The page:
Since being introduced two years ago, Panasonic's DVCPRO P2 line of tapeless cameras has found some important believers, notably New York cable news network NY1 and broadcaster Media General, which operates 23 stations nationwide.
Media General's P2 lineup comprises three types of cameras: the AJ-SPX800, with broadcast-quality features; the AJ-SPC700 (less capable but less expensive); and the AG-HVX200, Panasonic's first HD-capable version, a small hand-held unit.
The broadcaster has nearly 150 P2 cameras in the field, and they're getting a good grade. “It's exceeded our most optimistic expectations and done very well,” says Senior VP, Broadcast Operations, Ardell Hill. “Our crews are taking advantage of the new features, and we've had only a couple of failures—which both related to the cameras' being dropped.”
Instead of recording video on tape or disks, the P2 cameras record on solid-state Flash memory. The reusable cards hold 4 gigabytes (GB) of video and audio data and cost approximately $1,000 a piece.
“Going into it, we had concerns about the storage on the cards,” says Hill. “We wondered whether there was enough capacity in the field for photographers. But storage has not been an issue.” Also helping is the use of a Panasonic P2 storage device that can hold 60 GB of data.
NY1 and Media General worried about another issue with P2: long-term storage. Some networks are concerned that expensive P2 cards will vanish as reporters and producers hide those that have their favorite story material.
But Hill says that hasn't been happening. “Reporters and producers have personal storage folders on our network,” he says, “and they can also burn video to DVD or store it on the desktop.”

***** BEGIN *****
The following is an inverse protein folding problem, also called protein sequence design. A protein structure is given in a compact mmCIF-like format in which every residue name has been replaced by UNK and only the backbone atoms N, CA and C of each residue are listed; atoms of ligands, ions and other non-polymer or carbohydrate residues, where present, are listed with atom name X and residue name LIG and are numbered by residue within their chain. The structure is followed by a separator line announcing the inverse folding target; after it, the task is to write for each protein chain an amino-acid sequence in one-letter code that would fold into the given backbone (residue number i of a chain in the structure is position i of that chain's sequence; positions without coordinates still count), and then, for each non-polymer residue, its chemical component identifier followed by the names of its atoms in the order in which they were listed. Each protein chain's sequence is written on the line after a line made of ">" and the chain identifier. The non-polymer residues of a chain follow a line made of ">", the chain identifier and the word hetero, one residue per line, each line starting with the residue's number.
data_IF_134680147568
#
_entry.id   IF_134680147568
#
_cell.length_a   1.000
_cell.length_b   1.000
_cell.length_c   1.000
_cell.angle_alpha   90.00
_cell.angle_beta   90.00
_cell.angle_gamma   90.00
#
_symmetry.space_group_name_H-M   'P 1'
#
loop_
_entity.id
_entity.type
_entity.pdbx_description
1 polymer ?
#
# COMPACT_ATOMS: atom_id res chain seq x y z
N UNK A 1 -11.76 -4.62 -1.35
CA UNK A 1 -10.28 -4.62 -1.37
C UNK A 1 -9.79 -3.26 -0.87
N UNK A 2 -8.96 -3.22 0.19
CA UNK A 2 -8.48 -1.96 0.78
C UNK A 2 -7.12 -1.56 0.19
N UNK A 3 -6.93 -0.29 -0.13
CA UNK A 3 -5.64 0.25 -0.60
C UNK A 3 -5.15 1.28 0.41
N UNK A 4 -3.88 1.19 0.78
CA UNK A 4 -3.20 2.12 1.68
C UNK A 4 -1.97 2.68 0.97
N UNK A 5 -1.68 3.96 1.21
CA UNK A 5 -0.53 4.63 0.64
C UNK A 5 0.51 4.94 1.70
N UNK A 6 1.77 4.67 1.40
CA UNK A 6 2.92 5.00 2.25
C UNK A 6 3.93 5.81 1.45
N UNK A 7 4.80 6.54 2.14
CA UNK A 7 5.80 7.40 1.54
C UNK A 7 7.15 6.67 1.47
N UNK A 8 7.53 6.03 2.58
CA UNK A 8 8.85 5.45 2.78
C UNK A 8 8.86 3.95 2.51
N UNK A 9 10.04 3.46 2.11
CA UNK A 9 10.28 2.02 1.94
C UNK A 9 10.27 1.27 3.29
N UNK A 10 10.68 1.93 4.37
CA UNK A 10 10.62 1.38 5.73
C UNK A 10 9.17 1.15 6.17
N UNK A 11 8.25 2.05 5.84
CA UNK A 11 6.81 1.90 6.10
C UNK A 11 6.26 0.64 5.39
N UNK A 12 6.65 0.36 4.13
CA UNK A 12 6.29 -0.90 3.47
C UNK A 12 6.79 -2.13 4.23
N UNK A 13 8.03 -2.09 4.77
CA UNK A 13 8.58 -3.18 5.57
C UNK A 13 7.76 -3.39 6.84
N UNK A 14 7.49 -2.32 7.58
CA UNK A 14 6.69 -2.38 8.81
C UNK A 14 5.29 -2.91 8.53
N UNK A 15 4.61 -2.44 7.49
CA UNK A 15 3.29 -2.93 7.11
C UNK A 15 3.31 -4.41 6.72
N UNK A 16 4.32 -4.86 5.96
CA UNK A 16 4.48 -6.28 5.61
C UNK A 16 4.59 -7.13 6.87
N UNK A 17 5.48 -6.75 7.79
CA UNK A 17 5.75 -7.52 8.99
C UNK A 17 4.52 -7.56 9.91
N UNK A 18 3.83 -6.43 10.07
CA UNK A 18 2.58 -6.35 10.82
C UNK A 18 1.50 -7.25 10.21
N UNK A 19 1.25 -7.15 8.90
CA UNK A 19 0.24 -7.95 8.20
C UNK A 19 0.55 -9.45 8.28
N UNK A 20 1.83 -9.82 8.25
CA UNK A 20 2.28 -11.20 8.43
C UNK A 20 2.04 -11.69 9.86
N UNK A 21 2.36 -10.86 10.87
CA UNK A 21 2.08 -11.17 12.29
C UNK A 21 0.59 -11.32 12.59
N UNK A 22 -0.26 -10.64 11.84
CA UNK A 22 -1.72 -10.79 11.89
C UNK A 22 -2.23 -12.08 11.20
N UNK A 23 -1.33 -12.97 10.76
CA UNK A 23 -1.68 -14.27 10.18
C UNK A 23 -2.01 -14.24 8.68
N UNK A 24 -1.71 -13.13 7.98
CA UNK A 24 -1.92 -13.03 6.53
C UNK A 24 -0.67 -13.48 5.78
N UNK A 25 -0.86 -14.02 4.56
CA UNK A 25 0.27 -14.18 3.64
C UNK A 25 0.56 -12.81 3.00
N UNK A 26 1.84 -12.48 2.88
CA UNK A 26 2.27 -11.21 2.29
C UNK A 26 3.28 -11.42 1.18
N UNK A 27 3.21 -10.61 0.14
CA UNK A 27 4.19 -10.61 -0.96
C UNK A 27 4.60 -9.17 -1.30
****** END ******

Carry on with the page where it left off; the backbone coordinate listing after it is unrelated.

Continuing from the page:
Workflow is an issue. It's a new day. Users have to move from a media-based process (recording from one tape to another or to a server) and instead work with video and audio as files.
“There was a concern among staff that they would lose some autonomy, but, in fact, it's been the opposite,” says Hill. “Now they don't have to wait for someone else to finish using a tape before they can use the same material. It's instantly available.”
NY1 News was a pioneer with the P2 format, using it during the 2004 Republican Convention. Today, Steve Paulus, senior VP/general manager of news and programming, says the biggest challenge is getting users to understand all of its capabilities.
“There are advanced features that we're still learning about, like dedicating specific clips to specific cards,” he says. That feature can come in handy, letting photographers place B-roll footage on one card or different speakers at an event on different cards. “Once people get into the habit of marking clips, they like it,” he says.
The network will add approximately 20 P2 cameras around the end of April. The smaller handheld unit fits NY1's style. “A lot of our staff likes to run-and-gun with smaller cameras, so using the larger cameras is a negative,” says Paulus. NY1 is also finalizing an interface between P2 and Pinnacle Liquid nonlinear editing that will make it much easier to edit material.
Adding the new handheld cameras will also help begin a transition to HD, he adds. The units are capable of recording in HD, and, although HD NY1 newscasts are still a couple of years away, Paulus says, the network can use these P2s to figure out whether it wants to shoot in widescreen standard-definition for archiving.
Media General is also a few years away from HD newsgathering.
“We just implemented the new P2 cameras, and I don't see us going to HD acquisition in this generational life cycle,” Hill explains. “But we're thrilled to have a number of new HD options at several different price points so I can get in and start considering producing local content in HD.”